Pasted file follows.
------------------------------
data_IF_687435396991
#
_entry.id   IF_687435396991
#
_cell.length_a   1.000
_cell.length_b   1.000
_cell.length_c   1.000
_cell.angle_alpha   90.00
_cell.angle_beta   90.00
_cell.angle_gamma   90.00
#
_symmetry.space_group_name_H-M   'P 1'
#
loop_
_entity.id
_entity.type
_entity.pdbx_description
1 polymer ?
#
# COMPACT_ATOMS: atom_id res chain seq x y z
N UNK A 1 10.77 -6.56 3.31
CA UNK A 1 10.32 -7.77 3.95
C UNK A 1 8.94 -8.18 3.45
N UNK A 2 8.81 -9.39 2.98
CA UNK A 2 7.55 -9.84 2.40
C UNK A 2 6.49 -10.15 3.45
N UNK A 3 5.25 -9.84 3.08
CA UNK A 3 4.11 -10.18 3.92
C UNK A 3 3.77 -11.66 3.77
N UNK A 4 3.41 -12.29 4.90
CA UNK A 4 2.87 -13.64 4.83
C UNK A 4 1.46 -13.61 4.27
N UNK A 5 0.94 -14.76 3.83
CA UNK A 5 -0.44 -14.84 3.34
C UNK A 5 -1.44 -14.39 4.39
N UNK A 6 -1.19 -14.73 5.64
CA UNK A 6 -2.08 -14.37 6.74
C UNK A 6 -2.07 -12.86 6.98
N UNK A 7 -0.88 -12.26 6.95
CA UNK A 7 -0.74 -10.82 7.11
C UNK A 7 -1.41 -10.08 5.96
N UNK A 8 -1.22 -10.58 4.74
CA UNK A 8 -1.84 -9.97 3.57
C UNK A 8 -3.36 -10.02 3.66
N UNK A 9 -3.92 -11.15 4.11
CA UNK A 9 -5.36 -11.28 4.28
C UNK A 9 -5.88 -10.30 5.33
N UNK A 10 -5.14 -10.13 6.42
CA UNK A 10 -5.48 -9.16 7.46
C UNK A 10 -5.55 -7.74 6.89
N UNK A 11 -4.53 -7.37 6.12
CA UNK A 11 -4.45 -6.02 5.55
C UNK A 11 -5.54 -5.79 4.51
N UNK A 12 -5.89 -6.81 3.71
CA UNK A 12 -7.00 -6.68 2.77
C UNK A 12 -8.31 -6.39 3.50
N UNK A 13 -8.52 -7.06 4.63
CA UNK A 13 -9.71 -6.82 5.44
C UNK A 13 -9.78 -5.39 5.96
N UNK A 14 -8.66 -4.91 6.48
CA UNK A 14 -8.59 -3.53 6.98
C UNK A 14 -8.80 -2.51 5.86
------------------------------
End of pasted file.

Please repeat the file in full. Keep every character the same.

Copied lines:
data_IF_687435396991
#
_entry.id   IF_687435396991
#
_cell.length_a   1.000
_cell.length_b   1.000
_cell.length_c   1.000
_cell.angle_alpha   90.00
_cell.angle_beta   90.00
_cell.angle_gamma   90.00
#
_symmetry.space_group_name_H-M   'P 1'
#
loop_
_entity.id
_entity.type
_entity.pdbx_description
1 polymer ?
#
# COMPACT_ATOMS: atom_id res chain seq x y z
N UNK A 1 10.77 -6.56 3.31
CA UNK A 1 10.32 -7.77 3.95
C UNK A 1 8.94 -8.18 3.45
N UNK A 2 8.81 -9.39 2.98
CA UNK A 2 7.55 -9.84 2.40
C UNK A 2 6.49 -10.15 3.45
N UNK A 3 5.25 -9.84 3.08
CA UNK A 3 4.11 -10.18 3.92
C UNK A 3 3.77 -11.66 3.77
N UNK A 4 3.41 -12.29 4.90
CA UNK A 4 2.87 -13.64 4.83
C UNK A 4 1.46 -13.61 4.27
N UNK A 5 0.94 -14.76 3.83
CA UNK A 5 -0.44 -14.84 3.34
C UNK A 5 -1.44 -14.39 4.39
N UNK A 6 -1.19 -14.73 5.64
CA UNK A 6 -2.08 -14.37 6.74
C UNK A 6 -2.07 -12.86 6.98
N UNK A 7 -0.88 -12.26 6.95
CA UNK A 7 -0.74 -10.82 7.11
C UNK A 7 -1.41 -10.08 5.96
N UNK A 8 -1.22 -10.58 4.74
CA UNK A 8 -1.84 -9.97 3.57
C UNK A 8 -3.36 -10.02 3.66
N UNK A 9 -3.92 -11.15 4.11
CA UNK A 9 -5.36 -11.28 4.28
C UNK A 9 -5.88 -10.30 5.33
N UNK A 10 -5.14 -10.13 6.42
CA UNK A 10 -5.48 -9.16 7.46
C UNK A 10 -5.55 -7.74 6.89
N UNK A 11 -4.53 -7.37 6.12
CA UNK A 11 -4.45 -6.02 5.55
C UNK A 11 -5.54 -5.79 4.51
N UNK A 12 -5.89 -6.81 3.71
CA UNK A 12 -7.00 -6.68 2.77
C UNK A 12 -8.31 -6.39 3.50
N UNK A 13 -8.52 -7.06 4.63
CA UNK A 13 -9.71 -6.82 5.44
C UNK A 13 -9.78 -5.39 5.96
N UNK A 14 -8.66 -4.91 6.48
CA UNK A 14 -8.59 -3.53 6.98
C UNK A 14 -8.80 -2.51 5.86